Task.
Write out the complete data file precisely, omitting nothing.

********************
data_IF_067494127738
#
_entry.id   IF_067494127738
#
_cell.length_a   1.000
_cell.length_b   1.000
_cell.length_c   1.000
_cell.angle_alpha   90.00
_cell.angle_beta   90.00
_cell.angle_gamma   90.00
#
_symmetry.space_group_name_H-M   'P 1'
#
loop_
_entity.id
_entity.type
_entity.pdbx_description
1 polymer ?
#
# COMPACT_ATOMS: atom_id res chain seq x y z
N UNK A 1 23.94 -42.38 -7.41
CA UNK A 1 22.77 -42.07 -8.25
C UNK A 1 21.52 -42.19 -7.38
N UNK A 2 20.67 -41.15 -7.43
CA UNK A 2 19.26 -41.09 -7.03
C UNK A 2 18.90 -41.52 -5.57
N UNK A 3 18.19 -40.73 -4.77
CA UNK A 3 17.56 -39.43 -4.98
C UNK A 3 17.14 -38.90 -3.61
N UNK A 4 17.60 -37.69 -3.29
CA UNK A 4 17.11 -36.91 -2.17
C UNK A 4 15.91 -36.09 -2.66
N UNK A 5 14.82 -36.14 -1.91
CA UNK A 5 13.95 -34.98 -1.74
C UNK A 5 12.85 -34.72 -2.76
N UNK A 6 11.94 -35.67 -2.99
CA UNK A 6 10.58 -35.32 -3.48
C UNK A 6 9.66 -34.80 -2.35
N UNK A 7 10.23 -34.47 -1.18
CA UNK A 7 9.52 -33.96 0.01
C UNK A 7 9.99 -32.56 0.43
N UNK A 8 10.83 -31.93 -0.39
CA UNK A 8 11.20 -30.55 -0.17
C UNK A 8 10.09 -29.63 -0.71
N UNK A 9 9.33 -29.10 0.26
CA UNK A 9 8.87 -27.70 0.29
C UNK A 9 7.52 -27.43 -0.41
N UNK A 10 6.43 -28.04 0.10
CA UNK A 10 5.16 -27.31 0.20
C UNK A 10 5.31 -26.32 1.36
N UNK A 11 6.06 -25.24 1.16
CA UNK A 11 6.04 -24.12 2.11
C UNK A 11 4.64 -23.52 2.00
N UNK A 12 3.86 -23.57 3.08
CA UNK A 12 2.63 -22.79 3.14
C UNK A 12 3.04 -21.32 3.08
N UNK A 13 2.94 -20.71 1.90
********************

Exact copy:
data_IF_067494127738
#
_entry.id   IF_067494127738
#
_cell.length_a   1.000
_cell.length_b   1.000
_cell.length_c   1.000
_cell.angle_alpha   90.00
_cell.angle_beta   90.00
_cell.angle_gamma   90.00
#
_symmetry.space_group_name_H-M   'P 1'
#
loop_
_entity.id
_entity.type
_entity.pdbx_description
1 polymer ?
#
# COMPACT_ATOMS: atom_id res chain seq x y z
N UNK A 1 23.94 -42.38 -7.41
CA UNK A 1 22.77 -42.07 -8.25
C UNK A 1 21.52 -42.19 -7.38
N UNK A 2 20.67 -41.15 -7.43
CA UNK A 2 19.26 -41.09 -7.03
C UNK A 2 18.90 -41.52 -5.57
N UNK A 3 18.19 -40.73 -4.77
CA UNK A 3 17.56 -39.43 -4.98
C UNK A 3 17.14 -38.90 -3.61
N UNK A 4 17.60 -37.69 -3.29
CA UNK A 4 17.11 -36.91 -2.17
C UNK A 4 15.91 -36.09 -2.66
N UNK A 5 14.82 -36.14 -1.91
CA UNK A 5 13.95 -34.98 -1.74
C UNK A 5 12.85 -34.72 -2.76
N UNK A 6 11.94 -35.67 -2.99
CA UNK A 6 10.58 -35.32 -3.48
C UNK A 6 9.66 -34.80 -2.35
N UNK A 7 10.23 -34.47 -1.18
CA UNK A 7 9.52 -33.96 0.01
C UNK A 7 9.99 -32.56 0.43
N UNK A 8 10.83 -31.93 -0.39
CA UNK A 8 11.20 -30.55 -0.17
C UNK A 8 10.09 -29.63 -0.71
N UNK A 9 9.33 -29.10 0.26
CA UNK A 9 8.87 -27.70 0.29
C UNK A 9 7.52 -27.43 -0.41
N UNK A 10 6.43 -28.04 0.10
CA UNK A 10 5.16 -27.31 0.20
C UNK A 10 5.31 -26.32 1.36
N UNK A 11 6.06 -25.24 1.16
CA UNK A 11 6.04 -24.12 2.11
C UNK A 11 4.64 -23.52 2.00
N UNK A 12 3.86 -23.57 3.08
CA UNK A 12 2.63 -22.79 3.14
C UNK A 12 3.04 -21.32 3.08
N UNK A 13 2.94 -20.71 1.90